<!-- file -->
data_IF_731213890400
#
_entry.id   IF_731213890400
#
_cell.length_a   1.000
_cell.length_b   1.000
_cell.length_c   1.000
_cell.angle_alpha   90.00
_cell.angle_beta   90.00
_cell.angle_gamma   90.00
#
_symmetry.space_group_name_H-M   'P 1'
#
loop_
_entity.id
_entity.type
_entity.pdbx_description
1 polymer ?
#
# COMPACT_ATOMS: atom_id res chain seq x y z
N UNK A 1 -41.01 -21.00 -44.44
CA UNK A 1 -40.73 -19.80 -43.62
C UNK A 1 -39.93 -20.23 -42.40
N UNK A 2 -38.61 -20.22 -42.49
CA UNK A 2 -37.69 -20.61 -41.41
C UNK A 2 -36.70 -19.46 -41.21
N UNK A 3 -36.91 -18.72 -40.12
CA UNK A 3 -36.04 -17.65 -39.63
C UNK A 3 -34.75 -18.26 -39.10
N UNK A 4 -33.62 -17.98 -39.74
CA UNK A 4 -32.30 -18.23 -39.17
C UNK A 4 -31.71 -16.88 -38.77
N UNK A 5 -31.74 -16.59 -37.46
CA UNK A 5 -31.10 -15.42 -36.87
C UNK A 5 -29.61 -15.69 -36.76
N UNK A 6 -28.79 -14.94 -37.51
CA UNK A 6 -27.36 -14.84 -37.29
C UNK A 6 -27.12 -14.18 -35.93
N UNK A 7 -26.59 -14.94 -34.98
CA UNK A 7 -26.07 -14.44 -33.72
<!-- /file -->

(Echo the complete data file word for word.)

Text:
data_IF_731213890400
#
_entry.id   IF_731213890400
#
_cell.length_a   1.000
_cell.length_b   1.000
_cell.length_c   1.000
_cell.angle_alpha   90.00
_cell.angle_beta   90.00
_cell.angle_gamma   90.00
#
_symmetry.space_group_name_H-M   'P 1'
#
loop_
_entity.id
_entity.type
_entity.pdbx_description
1 polymer ?
#
# COMPACT_ATOMS: atom_id res chain seq x y z
N UNK A 1 -41.01 -21.00 -44.44
CA UNK A 1 -40.73 -19.80 -43.62
C UNK A 1 -39.93 -20.23 -42.40
N UNK A 2 -38.61 -20.22 -42.49
CA UNK A 2 -37.69 -20.61 -41.41
C UNK A 2 -36.70 -19.46 -41.21
N UNK A 3 -36.91 -18.72 -40.12
CA UNK A 3 -36.04 -17.65 -39.63
C UNK A 3 -34.75 -18.26 -39.10
N UNK A 4 -33.62 -17.98 -39.74
CA UNK A 4 -32.30 -18.23 -39.17
C UNK A 4 -31.71 -16.88 -38.77
N UNK A 5 -31.74 -16.59 -37.46
CA UNK A 5 -31.10 -15.42 -36.87
C UNK A 5 -29.61 -15.69 -36.76
N UNK A 6 -28.79 -14.94 -37.51
CA UNK A 6 -27.36 -14.84 -37.29
C UNK A 6 -27.12 -14.18 -35.93
N UNK A 7 -26.59 -14.94 -34.98
CA UNK A 7 -26.07 -14.44 -33.72